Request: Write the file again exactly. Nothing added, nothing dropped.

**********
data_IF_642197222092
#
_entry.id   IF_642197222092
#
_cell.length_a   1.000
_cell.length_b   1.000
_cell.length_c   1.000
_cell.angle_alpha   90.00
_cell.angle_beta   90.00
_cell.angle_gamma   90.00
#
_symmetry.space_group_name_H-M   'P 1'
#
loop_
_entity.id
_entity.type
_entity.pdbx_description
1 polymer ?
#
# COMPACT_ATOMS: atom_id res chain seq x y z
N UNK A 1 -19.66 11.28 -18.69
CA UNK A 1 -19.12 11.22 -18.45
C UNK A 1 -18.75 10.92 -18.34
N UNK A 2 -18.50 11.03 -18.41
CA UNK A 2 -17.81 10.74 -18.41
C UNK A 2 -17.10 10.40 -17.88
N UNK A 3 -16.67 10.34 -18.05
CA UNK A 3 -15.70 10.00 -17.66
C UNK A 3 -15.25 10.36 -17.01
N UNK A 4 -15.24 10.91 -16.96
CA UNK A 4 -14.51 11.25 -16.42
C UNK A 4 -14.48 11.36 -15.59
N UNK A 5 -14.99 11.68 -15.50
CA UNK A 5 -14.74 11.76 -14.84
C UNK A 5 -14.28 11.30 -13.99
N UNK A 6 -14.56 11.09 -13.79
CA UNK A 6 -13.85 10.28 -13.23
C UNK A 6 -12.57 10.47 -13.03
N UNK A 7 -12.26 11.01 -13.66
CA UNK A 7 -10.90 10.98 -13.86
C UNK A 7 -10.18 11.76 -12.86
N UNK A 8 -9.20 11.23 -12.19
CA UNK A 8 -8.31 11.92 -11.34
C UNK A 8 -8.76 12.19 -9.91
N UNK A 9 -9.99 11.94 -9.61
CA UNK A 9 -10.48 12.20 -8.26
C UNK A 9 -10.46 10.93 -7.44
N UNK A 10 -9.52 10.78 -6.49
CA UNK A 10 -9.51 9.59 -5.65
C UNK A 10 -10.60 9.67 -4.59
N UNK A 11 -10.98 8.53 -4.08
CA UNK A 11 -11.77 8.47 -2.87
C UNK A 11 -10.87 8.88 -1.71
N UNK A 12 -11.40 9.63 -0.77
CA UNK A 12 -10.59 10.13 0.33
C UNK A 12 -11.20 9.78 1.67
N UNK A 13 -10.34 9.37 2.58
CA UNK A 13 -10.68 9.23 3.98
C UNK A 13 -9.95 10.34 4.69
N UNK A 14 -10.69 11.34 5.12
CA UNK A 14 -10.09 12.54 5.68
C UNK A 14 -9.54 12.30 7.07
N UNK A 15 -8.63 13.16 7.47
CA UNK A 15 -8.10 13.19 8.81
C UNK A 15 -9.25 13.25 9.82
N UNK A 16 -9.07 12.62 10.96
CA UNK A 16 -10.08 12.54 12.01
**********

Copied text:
data_IF_642197222092
#
_entry.id   IF_642197222092
#
_cell.length_a   1.000
_cell.length_b   1.000
_cell.length_c   1.000
_cell.angle_alpha   90.00
_cell.angle_beta   90.00
_cell.angle_gamma   90.00
#
_symmetry.space_group_name_H-M   'P 1'
#
loop_
_entity.id
_entity.type
_entity.pdbx_description
1 polymer ?
#
# COMPACT_ATOMS: atom_id res chain seq x y z
N UNK A 1 -19.66 11.28 -18.69
CA UNK A 1 -19.12 11.22 -18.45
C UNK A 1 -18.75 10.92 -18.34
N UNK A 2 -18.50 11.03 -18.41
CA UNK A 2 -17.81 10.74 -18.41
C UNK A 2 -17.10 10.40 -17.88
N UNK A 3 -16.67 10.34 -18.05
CA UNK A 3 -15.70 10.00 -17.66
C UNK A 3 -15.25 10.36 -17.01
N UNK A 4 -15.24 10.91 -16.96
CA UNK A 4 -14.51 11.25 -16.42
C UNK A 4 -14.48 11.36 -15.59
N UNK A 5 -14.99 11.68 -15.50
CA UNK A 5 -14.74 11.76 -14.84
C UNK A 5 -14.28 11.30 -13.99
N UNK A 6 -14.56 11.09 -13.79
CA UNK A 6 -13.85 10.28 -13.23
C UNK A 6 -12.57 10.47 -13.03
N UNK A 7 -12.26 11.01 -13.66
CA UNK A 7 -10.90 10.98 -13.86
C UNK A 7 -10.18 11.76 -12.86
N UNK A 8 -9.20 11.23 -12.19
CA UNK A 8 -8.31 11.92 -11.34
C UNK A 8 -8.76 12.19 -9.91
N UNK A 9 -9.99 11.94 -9.61
CA UNK A 9 -10.48 12.20 -8.26
C UNK A 9 -10.46 10.93 -7.44
N UNK A 10 -9.52 10.78 -6.49
CA UNK A 10 -9.51 9.59 -5.65
C UNK A 10 -10.60 9.67 -4.59
N UNK A 11 -10.98 8.53 -4.08
CA UNK A 11 -11.77 8.47 -2.87
C UNK A 11 -10.87 8.88 -1.71
N UNK A 12 -11.40 9.63 -0.77
CA UNK A 12 -10.59 10.13 0.33
C UNK A 12 -11.20 9.78 1.67
N UNK A 13 -10.34 9.37 2.58
CA UNK A 13 -10.68 9.23 3.98
C UNK A 13 -9.95 10.34 4.69
N UNK A 14 -10.69 11.34 5.12
CA UNK A 14 -10.09 12.54 5.68
C UNK A 14 -9.54 12.30 7.07
N UNK A 15 -8.63 13.16 7.47
CA UNK A 15 -8.10 13.19 8.81
C UNK A 15 -9.25 13.25 9.82
N UNK A 16 -9.07 12.62 10.96
CA UNK A 16 -10.08 12.54 12.01